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Thai Supreme Court clears ex-PM Yingluck in negligence case, says lawyer

Ousted former Thai prime minister Yingluck Shinawatra greets supporters as she arrives at the Supreme Court in Bangkok, Thailand, July 21, 2017. REUTERS/Athit Perawongmetha/File Photo Purchase Licensing Rights

BANGKOK, March 4 — Thailand’s Supreme Court cleared self-exiled former Prime Minister Yingluck Shinawatra of negligence today, her lawyer and local media said, in a case dating back to her time in office in 2013.

Yingluck, a prominent member of the influential Shinawatra family, has been living overseas for the past six years to avoid jail for a previous conviction for negligence handed down after her government’s ousting in a 2014 military coup.

The court’s unanimous decision is the latest favourable outcome for the dominant Shinawatra family, whose party Pheu Thai is currently in government. Its billionaire figurehead, Thaksin Shinawatra, was recently released from detention on parole on a commuted sentence.

The court had yet to issue a statement on the ruling.

Yingluck is sister of former premier Thaksin, who was recently freed six months into an eight-year jail sentence that was commuted to a year and was served in hospital detention.

Today’s case stemmed from a 2022 complaint from the National Anti-Corruption Commission against Yingluck and four others, accusing them of damaging the country by not following bidding processes in the awarding of a government contract worth 250 million baht (US$6.71 million).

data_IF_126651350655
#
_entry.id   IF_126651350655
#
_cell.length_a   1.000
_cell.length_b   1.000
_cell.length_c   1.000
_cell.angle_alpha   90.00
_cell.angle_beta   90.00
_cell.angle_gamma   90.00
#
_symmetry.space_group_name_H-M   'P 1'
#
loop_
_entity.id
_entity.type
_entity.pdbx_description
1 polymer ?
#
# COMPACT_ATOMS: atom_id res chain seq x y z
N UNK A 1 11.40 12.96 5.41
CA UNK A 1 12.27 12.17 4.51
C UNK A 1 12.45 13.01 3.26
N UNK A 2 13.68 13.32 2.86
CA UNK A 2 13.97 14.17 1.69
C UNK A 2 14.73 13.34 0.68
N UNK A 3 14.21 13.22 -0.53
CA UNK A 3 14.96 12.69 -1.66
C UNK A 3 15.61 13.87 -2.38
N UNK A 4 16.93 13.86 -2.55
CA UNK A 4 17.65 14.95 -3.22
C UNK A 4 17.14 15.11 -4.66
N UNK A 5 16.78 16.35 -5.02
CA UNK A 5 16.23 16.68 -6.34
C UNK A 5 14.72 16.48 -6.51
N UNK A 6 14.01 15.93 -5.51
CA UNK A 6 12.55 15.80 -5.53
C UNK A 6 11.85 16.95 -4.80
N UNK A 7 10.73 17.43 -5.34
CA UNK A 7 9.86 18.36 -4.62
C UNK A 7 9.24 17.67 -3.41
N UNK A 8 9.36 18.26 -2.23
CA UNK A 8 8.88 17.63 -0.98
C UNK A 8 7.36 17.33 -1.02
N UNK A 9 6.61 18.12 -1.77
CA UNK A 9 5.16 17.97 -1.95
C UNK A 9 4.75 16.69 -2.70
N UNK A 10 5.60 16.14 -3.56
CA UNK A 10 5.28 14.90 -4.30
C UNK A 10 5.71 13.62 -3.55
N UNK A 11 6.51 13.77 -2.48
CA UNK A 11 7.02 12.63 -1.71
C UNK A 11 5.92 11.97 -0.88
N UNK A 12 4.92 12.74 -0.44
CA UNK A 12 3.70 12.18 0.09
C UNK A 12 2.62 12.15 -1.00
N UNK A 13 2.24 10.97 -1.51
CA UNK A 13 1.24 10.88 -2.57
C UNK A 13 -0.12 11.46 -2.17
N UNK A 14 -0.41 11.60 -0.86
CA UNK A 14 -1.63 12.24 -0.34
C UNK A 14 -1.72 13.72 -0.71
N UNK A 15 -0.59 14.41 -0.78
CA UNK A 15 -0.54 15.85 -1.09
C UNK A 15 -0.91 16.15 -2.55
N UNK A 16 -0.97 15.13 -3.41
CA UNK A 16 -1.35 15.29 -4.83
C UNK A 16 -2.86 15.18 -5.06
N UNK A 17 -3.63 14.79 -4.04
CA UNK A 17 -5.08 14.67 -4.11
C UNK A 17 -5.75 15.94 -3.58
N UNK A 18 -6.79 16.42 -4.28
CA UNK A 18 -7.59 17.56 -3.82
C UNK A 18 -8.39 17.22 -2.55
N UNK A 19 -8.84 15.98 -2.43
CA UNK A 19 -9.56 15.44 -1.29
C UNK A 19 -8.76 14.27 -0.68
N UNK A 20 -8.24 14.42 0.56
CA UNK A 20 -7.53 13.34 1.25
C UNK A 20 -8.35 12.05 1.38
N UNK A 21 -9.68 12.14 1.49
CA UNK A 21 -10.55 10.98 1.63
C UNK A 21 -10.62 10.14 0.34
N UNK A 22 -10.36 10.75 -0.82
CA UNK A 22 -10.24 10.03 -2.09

Lawyer Noppadon Laothong told Reuters that the court dropped the case against Yingluck and others because they were carrying out their duties in accordance with the law and received no benefits.

Yingluck had been convicted in absentia previously for negligence and sentenced to five years in prison sentence over a government rice pledging scheme that cost billions of dollars of losses to the state.

Brother Thaksin made a dramatic return to Thailand in August after spending 15 years in abroad to escape jail for abuse of power and corruption.

His return and favourable detention has sparked widespread speculation that the powerful tycoon has made a secret political deal with his longtime enemies in Thailand’s military and conservative establishment.

The Shinawatra families allies have denied that.

Source: Malay Mail

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